RUNA, winners of the 2013 Irish Music Awards for Top Group and Top Traditional Group, is a headliner at this year’s Saline Celtic Festival, July 11-12 at Mill Pond Park. Members the young, energetic band, based in Philadelphia, hail from Ireland, Scotland, Canada and the U.S.. The band comprises vocalist and step-dancer Shannon Lambert-Ryan, guitarist Fionan de Barra, Cheryl Prashker on percussion, Dave Curley on mandolin, vocals, bodhran and step dancing, and fiddler Maggie Estes.
“I’m very happy to present RUNA this year – they’re a contemporary Irish-American group performing many great songs done by groups like Solas, Altan, and Clannad,” says festival entertainment chair Pam Kittel. “I first heard them at the Ark last year, though I’ve seen the musicians perform in other groups; Fionan was in Riverdance for a while, Shannon was in the Guy Mendilow Band, and Dave is in SLIDE.”
Another headliner is Saline’s own Jeremy Kittel, performing a unique fusion of jazz, Scottish, Irish, bluegrass and classical music, with mandolinist Josh Pinkham and guitarist Kyle Sanna. Jeremy, who earned jazz degrees from the University of Michigan and the Manhattan School of Music, has won numerous awards in Scottish Fiddle and jazz, has toured the world performing music, and has released four CDs.
The Vermont-based band, Prydein blends the hard rocking edge of guitarist Aron Garceau with Iain MacHarg’s mastery of the bagpipes, teamed with Andy Smith on bass, Caleb Bronz on drums, and Dan Houghton on just about everything else.
“I heard Prydein play at the St. Andrews Games in Livonia two years ago,” Kittel says. “Instead of doing Irish drinking songs with electric instruments, they play good rock – with bagpipes. I think their rap video of ‘Devil in the Kitchen’ is a good example of their humor – they’re also known to launch into Jingle Bells in the middle of Scotland the Brave.”
Barleyjuice will play high energy Celtic rock at the July 10 Summer Music Series in downtown Saline and July 11 at “Saline ShamRocks the Park,” an evening that will include The Square Pegz ’80s tribute band from Detroit. “We have a bit of a new line-up this year,” says Kyf Brewer, a Barleyjuice original with Keith Swanson and Eric Worthington. “Along with the original founders and songwriters, Swanny, Eric and myself, we’ve added Barnes, our new drummer, and Alice, our new fiddler, who will blow you away with her stage prowess alone.”
Michigan band Finvarra’s Wren will play Irish, Scottish and Celtic-American folk music; and the festival also welcomes Fiddlers Restrung from Saline, and the Chelsea House Orchestra.
“It’s a great line-up – a nice mix of traditional, contemporary, fusion, and rock, with something for everyone,” Pam Kittel says. “And the main stages will run from 11:30 a.m. to 9:30 and 11:30 p.m., so there are many entertainment choices for folks arriving in the evening.
“We’ll also have a busy dance stage with performances and workshops from 11:45 a.m. to 7:30 p.m., and the stage where the Highland Dance Competition takes place turns into our fourth music stage mid-afternoon. Add in the Acoustic Tent where there are pipe bands and an Irish Jam Seisún, and we’ll have five stages presenting Celtic music and dance.”
Various music stages will host performances from the Tartan and Thistle Scottish Country Dancers, Damhsa Ulsce Ban Mor from Grand Rapids, Ann Arbor Celtic Harpers, Commonwealth Dance Collective, Irish Dance Company of Lansing, Dancin’ with Delia Irish Dance School, Celtic Jam, Dancin’ Feet School of Gaelic Culture and Dance, and Ann Arbor Morris.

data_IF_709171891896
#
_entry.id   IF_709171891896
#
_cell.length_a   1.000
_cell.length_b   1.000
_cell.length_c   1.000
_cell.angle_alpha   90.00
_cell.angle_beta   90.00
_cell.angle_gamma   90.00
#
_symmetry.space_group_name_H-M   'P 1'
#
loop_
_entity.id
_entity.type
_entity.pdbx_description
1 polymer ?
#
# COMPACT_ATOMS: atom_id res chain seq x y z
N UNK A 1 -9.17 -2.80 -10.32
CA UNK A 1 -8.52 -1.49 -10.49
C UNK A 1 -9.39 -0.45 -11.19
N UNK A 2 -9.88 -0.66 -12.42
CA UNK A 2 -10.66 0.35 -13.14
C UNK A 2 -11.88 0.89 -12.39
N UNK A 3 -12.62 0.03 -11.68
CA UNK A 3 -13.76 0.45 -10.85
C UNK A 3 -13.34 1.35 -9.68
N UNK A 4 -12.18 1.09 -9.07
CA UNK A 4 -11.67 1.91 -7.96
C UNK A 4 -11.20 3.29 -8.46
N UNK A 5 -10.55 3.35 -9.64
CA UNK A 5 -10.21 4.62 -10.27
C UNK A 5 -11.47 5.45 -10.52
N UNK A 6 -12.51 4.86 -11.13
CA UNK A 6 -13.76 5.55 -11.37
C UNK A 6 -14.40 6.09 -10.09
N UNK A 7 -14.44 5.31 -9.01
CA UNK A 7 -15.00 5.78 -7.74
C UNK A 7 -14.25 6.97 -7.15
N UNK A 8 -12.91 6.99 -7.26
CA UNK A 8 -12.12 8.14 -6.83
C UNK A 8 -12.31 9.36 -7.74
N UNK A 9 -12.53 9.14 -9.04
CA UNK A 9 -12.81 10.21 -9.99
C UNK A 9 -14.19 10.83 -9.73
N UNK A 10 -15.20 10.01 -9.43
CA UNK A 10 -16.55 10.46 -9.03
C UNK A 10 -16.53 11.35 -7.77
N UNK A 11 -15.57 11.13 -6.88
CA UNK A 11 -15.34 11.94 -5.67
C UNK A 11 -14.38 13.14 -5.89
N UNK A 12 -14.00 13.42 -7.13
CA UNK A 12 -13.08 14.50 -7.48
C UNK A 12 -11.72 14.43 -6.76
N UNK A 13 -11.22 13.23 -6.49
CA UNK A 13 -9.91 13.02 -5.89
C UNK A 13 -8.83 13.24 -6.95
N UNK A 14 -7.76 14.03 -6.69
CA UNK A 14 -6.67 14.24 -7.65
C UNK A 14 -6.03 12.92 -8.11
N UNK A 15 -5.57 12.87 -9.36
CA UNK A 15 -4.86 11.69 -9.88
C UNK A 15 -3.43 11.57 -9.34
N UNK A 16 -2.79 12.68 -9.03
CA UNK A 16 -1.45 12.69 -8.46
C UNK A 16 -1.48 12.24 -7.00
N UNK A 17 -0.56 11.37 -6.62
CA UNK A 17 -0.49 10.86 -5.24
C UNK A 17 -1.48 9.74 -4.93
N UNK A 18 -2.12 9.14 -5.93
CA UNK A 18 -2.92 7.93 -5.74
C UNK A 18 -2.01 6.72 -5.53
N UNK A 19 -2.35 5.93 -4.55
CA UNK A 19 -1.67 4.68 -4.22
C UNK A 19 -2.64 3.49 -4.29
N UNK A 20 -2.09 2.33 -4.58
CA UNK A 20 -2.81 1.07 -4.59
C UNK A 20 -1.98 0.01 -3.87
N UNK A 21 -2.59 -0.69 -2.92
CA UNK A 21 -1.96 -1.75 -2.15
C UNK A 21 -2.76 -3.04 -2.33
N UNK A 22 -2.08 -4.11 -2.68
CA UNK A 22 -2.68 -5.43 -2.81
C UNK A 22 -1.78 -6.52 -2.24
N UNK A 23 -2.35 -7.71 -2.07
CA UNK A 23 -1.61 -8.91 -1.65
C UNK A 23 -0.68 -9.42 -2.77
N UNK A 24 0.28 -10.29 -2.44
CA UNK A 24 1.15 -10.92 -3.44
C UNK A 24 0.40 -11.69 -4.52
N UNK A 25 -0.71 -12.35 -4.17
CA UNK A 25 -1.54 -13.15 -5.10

Cabar Feidh Pipes and Drums from Royal Oak, Glen Erin Pipe Band from Lansing, Grand Rapids and District Pipe Band, and the Flint Scottish Pipe Band, will lead off the opening ceremonies, perform at 30-minute intervals throughout the afternoon in the Acoustic Tent, and give a massed band performance at 5 p.m.
A different kind of percussion will be from the thunder of horse’s hooves in thrilling jousting contests, featuring Percheron horses Rilius “Riley” Maximus, and Lord “Chevy” Chevalier, ridden by “knights” in an exciting jousting competition, the world’s first invitational Mounted Martial Equestrian Games Series. The Society for Creative Anachronism will give displays of Celtic weaponry and fencing demonstrations, and the Ann Arbor Sword Club will demonstrate swordplay and fencing skills.
Saturday’s events include the Mastodon Celtic Challenge, a 3-mile obstacle course involving hills, mud, woods, and water; and an obstacle course for children. Festivalgoers can also take part in the Haggis Hurl, Golf Chipping, and Celtic Clobber challenge.
Wee Folks Island will host ducky races, wee haggis hurl, dragon slaying, wee golf course, jewel crowns, fairy door decorating, and the Wee Folks parade with decorated strollers and wagons.
Highland Athletics events include Heavy and Light Weight for Distance, Weight Over Bar, Sheaf Toss, Caber Toss, Braemar and Open Stone, and possibly a keg toss after the main competition.
The park will be also filled with sheepdog demonstrations; textile weaving, wool spinning, and lace making along with Gaelic “waulking” songs; food and Michigan craft beers; and much more – as well as the famous “Millie the Mill Pond Monster” and her two monster children, who will surge from the Saline River to roar and snort smoke at the crowds.
The gates to “Saline ShamRocks the Park” open at 5 p.m. on Friday, July 11 and admission is $5. Tickets at the gate for the daylong festival on Saturday, July 12 are $5 for ages 13 to 17, $15 for adults. Active military, seniors ages 65 and over, and children 12 and under are free. Adult tickets are $10 when purchased online and groups of 10 tickets are $80. Tickets will also be available for sale at Saline City Hall the week of the festival.
For more information or to purchase tickets online, visit www.salineceltic.org.